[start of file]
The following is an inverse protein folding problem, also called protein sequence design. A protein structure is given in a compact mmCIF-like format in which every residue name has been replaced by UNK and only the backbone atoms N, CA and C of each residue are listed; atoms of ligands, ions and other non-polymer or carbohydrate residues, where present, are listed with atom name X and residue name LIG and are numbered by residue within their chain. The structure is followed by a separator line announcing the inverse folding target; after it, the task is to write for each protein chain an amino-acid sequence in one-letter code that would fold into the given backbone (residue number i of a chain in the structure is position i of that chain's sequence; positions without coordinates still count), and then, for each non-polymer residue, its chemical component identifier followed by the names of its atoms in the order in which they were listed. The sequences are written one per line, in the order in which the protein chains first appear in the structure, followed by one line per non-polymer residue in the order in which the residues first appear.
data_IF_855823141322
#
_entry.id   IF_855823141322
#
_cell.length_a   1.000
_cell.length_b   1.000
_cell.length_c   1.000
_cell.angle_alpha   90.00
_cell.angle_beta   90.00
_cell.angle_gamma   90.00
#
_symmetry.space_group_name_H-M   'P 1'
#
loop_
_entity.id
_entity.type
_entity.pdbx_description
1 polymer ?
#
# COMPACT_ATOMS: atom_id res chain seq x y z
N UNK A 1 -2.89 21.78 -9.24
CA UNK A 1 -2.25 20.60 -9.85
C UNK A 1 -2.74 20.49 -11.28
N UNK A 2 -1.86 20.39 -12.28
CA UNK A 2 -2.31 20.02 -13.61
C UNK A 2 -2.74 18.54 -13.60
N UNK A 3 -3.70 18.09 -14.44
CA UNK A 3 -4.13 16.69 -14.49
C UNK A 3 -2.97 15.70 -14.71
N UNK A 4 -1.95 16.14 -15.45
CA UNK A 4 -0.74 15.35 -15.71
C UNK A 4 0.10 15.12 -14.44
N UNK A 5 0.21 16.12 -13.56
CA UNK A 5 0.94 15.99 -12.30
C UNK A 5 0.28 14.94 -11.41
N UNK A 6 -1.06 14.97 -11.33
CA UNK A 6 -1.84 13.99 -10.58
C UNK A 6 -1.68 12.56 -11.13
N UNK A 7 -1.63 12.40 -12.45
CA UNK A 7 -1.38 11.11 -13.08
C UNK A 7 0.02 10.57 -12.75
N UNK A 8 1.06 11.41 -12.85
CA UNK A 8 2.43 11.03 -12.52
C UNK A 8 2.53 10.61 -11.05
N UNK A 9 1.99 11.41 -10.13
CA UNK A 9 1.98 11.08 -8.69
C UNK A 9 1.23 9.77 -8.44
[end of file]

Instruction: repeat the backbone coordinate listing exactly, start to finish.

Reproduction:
The following is an inverse protein folding problem, also called protein sequence design. A protein structure is given in a compact mmCIF-like format in which every residue name has been replaced by UNK and only the backbone atoms N, CA and C of each residue are listed; atoms of ligands, ions and other non-polymer or carbohydrate residues, where present, are listed with atom name X and residue name LIG and are numbered by residue within their chain. The structure is followed by a separator line announcing the inverse folding target; after it, the task is to write for each protein chain an amino-acid sequence in one-letter code that would fold into the given backbone (residue number i of a chain in the structure is position i of that chain's sequence; positions without coordinates still count), and then, for each non-polymer residue, its chemical component identifier followed by the names of its atoms in the order in which they were listed. The sequences are written one per line, in the order in which the protein chains first appear in the structure, followed by one line per non-polymer residue in the order in which the residues first appear.
data_IF_855823141322
#
_entry.id   IF_855823141322
#
_cell.length_a   1.000
_cell.length_b   1.000
_cell.length_c   1.000
_cell.angle_alpha   90.00
_cell.angle_beta   90.00
_cell.angle_gamma   90.00
#
_symmetry.space_group_name_H-M   'P 1'
#
loop_
_entity.id
_entity.type
_entity.pdbx_description
1 polymer ?
#
# COMPACT_ATOMS: atom_id res chain seq x y z
N UNK A 1 -2.89 21.78 -9.24
CA UNK A 1 -2.25 20.60 -9.85
C UNK A 1 -2.74 20.49 -11.28
N UNK A 2 -1.86 20.39 -12.28
CA UNK A 2 -2.31 20.02 -13.61
C UNK A 2 -2.74 18.54 -13.60
N UNK A 3 -3.70 18.09 -14.44
CA UNK A 3 -4.13 16.69 -14.49
C UNK A 3 -2.97 15.70 -14.71
N UNK A 4 -1.95 16.14 -15.45
CA UNK A 4 -0.74 15.35 -15.71
C UNK A 4 0.10 15.12 -14.44
N UNK A 5 0.21 16.12 -13.56
CA UNK A 5 0.94 15.99 -12.30
C UNK A 5 0.28 14.94 -11.41
N UNK A 6 -1.06 14.97 -11.33
CA UNK A 6 -1.84 13.99 -10.58
C UNK A 6 -1.68 12.56 -11.13
N UNK A 7 -1.63 12.40 -12.45
CA UNK A 7 -1.38 11.11 -13.08
C UNK A 7 0.02 10.57 -12.75
N UNK A 8 1.06 11.41 -12.85
CA UNK A 8 2.43 11.03 -12.52
C UNK A 8 2.53 10.61 -11.05
N UNK A 9 1.99 11.41 -10.13
CA UNK A 9 1.98 11.08 -8.69
C UNK A 9 1.23 9.77 -8.44